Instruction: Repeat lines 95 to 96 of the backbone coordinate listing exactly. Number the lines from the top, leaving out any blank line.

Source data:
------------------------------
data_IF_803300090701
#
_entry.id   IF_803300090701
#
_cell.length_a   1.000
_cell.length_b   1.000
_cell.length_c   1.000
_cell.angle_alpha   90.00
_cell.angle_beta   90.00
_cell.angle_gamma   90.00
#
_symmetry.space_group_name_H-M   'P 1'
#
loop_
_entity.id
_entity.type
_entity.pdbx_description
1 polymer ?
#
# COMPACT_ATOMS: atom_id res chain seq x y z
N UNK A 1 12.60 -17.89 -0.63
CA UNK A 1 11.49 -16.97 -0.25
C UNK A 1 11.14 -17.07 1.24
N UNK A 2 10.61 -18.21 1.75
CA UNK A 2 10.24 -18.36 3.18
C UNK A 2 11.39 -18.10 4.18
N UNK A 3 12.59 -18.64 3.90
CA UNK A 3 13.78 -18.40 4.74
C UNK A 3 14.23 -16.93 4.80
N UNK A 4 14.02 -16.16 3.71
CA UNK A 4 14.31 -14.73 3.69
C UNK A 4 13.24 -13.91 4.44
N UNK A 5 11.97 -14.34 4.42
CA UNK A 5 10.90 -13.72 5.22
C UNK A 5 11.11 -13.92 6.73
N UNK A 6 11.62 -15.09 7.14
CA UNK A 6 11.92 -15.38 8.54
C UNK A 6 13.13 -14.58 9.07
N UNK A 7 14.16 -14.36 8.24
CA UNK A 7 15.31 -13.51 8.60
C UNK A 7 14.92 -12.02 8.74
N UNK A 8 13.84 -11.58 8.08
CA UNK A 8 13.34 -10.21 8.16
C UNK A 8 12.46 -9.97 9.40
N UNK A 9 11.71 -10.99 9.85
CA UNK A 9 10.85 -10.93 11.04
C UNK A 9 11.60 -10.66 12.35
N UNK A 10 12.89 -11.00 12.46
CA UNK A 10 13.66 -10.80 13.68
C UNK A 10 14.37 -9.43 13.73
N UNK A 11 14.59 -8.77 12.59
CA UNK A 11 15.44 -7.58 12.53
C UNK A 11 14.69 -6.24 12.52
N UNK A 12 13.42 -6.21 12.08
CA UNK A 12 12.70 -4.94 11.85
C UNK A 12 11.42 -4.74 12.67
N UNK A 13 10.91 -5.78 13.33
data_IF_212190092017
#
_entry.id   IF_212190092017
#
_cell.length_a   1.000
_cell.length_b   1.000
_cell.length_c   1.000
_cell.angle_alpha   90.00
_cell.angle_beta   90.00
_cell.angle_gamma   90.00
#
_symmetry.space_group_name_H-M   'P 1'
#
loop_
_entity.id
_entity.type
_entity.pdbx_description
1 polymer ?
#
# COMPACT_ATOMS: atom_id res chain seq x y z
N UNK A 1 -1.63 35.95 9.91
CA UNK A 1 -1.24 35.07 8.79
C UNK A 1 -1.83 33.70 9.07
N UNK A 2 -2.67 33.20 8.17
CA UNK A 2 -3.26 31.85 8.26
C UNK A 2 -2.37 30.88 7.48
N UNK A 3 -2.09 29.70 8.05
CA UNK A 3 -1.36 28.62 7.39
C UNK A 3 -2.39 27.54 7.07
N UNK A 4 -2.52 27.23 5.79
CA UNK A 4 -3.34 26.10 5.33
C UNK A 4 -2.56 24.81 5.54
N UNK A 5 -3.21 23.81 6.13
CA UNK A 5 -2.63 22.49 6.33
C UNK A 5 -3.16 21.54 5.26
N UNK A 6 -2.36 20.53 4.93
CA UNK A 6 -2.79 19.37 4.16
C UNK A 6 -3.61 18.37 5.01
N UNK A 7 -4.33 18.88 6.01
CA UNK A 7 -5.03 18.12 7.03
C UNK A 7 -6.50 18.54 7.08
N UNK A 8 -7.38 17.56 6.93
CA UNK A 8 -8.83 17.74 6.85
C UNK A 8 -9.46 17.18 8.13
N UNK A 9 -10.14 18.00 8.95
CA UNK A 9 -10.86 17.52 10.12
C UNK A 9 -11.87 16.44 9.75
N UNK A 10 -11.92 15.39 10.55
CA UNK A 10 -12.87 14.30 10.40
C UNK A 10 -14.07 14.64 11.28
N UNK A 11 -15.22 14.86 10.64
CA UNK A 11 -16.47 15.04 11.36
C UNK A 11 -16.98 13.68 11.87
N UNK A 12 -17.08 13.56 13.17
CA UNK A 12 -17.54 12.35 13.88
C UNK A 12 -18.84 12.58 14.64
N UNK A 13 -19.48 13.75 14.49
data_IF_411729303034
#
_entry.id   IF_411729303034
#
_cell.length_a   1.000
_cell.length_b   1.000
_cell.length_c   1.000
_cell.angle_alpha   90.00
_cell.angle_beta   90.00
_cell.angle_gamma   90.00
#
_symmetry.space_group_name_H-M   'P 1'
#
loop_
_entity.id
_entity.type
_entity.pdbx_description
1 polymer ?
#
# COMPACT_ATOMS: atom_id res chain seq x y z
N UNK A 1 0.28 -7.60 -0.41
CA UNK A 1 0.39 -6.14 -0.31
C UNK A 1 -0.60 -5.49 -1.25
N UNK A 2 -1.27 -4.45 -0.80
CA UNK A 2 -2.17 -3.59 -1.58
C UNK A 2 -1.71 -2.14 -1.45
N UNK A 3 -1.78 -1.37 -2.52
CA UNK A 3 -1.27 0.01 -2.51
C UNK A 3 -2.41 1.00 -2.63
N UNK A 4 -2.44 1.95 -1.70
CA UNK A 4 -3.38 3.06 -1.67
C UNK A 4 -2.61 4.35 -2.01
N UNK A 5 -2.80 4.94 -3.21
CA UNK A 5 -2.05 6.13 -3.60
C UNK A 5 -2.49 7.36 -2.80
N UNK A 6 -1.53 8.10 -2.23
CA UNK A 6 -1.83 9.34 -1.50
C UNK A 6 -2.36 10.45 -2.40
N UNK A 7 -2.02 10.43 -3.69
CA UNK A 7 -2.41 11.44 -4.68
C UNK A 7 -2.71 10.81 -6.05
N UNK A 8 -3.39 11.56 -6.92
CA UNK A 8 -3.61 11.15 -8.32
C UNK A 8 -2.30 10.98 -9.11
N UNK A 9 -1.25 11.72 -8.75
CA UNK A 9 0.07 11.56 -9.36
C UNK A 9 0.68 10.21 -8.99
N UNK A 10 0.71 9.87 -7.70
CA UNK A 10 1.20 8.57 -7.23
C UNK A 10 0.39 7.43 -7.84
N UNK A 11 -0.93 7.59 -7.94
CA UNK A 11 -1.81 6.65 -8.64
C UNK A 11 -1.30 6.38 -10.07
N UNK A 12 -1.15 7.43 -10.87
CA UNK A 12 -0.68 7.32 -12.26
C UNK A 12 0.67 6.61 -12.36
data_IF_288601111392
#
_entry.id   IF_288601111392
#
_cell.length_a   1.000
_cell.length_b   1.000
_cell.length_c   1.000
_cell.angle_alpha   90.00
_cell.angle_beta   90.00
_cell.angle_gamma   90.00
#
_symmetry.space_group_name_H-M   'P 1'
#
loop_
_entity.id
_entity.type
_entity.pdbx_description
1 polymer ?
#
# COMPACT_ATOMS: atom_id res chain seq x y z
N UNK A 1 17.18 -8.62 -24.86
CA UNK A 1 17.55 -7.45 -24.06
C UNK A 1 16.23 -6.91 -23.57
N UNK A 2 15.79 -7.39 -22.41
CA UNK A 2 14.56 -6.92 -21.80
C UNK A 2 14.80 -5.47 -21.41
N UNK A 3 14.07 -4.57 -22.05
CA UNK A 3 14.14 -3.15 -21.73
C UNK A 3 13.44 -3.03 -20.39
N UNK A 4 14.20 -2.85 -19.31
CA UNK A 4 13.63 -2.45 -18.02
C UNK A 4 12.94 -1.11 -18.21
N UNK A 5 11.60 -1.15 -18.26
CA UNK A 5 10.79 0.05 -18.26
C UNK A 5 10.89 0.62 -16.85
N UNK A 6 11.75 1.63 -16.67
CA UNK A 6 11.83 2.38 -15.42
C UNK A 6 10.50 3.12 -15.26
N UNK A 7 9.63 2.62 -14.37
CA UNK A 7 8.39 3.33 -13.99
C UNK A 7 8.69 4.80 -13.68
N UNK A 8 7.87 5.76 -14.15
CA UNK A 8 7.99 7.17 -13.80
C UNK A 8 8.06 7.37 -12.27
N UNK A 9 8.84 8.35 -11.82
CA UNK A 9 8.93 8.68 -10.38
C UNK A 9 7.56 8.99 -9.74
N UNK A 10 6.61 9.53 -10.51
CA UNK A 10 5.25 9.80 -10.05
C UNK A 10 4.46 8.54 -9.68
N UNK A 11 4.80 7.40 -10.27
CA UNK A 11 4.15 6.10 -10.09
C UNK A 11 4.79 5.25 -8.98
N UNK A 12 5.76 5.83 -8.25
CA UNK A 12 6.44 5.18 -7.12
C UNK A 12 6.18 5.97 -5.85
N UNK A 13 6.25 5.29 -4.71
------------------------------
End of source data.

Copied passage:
C UNK A 6 -3.61 18.37 5.01
N UNK A 7 -4.33 18.88 6.01